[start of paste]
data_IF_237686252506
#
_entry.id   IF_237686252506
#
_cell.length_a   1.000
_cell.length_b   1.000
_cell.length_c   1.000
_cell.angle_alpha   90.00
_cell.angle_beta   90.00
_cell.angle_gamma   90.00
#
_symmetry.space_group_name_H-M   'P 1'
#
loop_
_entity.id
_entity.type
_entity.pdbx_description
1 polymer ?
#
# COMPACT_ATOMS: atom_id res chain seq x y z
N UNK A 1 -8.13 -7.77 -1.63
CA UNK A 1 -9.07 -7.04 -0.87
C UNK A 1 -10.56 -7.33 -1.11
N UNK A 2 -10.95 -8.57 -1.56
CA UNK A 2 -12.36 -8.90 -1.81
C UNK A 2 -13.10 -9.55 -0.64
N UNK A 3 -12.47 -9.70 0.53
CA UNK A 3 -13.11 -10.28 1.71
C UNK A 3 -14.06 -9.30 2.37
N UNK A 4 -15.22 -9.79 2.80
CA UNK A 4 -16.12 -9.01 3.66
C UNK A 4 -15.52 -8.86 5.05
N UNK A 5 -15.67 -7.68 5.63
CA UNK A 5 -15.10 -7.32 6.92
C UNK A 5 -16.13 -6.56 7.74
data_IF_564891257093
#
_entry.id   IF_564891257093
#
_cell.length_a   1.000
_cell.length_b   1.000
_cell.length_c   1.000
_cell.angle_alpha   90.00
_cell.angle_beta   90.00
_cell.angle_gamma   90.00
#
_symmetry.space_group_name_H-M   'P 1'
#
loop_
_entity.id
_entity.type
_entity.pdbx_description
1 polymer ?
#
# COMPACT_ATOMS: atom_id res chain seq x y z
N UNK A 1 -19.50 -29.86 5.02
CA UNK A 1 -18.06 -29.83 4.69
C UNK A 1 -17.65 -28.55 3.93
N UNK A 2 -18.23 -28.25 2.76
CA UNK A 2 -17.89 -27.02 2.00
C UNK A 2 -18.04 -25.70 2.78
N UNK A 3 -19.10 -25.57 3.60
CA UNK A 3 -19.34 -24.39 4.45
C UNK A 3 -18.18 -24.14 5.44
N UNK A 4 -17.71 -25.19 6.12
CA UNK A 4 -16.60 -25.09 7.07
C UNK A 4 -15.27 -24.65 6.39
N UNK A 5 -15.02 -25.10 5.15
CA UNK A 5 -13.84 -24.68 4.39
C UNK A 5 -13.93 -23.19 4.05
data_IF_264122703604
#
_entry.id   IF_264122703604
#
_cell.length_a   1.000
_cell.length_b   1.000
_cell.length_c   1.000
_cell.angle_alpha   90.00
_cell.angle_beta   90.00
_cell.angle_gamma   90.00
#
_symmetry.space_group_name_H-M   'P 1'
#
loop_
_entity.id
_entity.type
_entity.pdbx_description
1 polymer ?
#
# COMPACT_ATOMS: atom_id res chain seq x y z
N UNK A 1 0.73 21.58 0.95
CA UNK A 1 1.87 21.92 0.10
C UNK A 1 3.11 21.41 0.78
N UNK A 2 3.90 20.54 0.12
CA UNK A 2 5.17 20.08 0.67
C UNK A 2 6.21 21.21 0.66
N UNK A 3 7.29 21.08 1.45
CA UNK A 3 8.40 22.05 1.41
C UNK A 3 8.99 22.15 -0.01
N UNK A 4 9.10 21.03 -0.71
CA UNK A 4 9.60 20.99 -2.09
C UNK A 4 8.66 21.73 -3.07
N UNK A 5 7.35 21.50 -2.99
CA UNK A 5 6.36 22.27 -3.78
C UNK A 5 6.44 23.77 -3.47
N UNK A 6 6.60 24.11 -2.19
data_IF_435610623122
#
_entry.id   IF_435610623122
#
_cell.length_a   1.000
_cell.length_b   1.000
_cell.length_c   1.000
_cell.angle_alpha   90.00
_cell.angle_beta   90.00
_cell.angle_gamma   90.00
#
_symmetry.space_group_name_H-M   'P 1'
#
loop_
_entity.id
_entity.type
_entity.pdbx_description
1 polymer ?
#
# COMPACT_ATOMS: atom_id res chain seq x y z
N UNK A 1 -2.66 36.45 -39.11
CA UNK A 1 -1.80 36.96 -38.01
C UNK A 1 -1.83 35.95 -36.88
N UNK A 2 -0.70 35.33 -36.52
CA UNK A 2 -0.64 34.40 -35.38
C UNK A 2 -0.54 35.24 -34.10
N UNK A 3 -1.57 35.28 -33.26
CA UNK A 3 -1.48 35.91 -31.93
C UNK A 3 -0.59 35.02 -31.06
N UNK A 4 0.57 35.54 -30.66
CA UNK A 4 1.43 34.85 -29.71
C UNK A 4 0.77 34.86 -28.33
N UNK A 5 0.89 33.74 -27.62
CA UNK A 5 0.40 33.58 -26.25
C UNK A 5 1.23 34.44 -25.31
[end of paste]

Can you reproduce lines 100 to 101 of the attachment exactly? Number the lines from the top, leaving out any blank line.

N UNK A 4 9.10 21.03 -0.71
CA UNK A 4 9.60 20.99 -2.09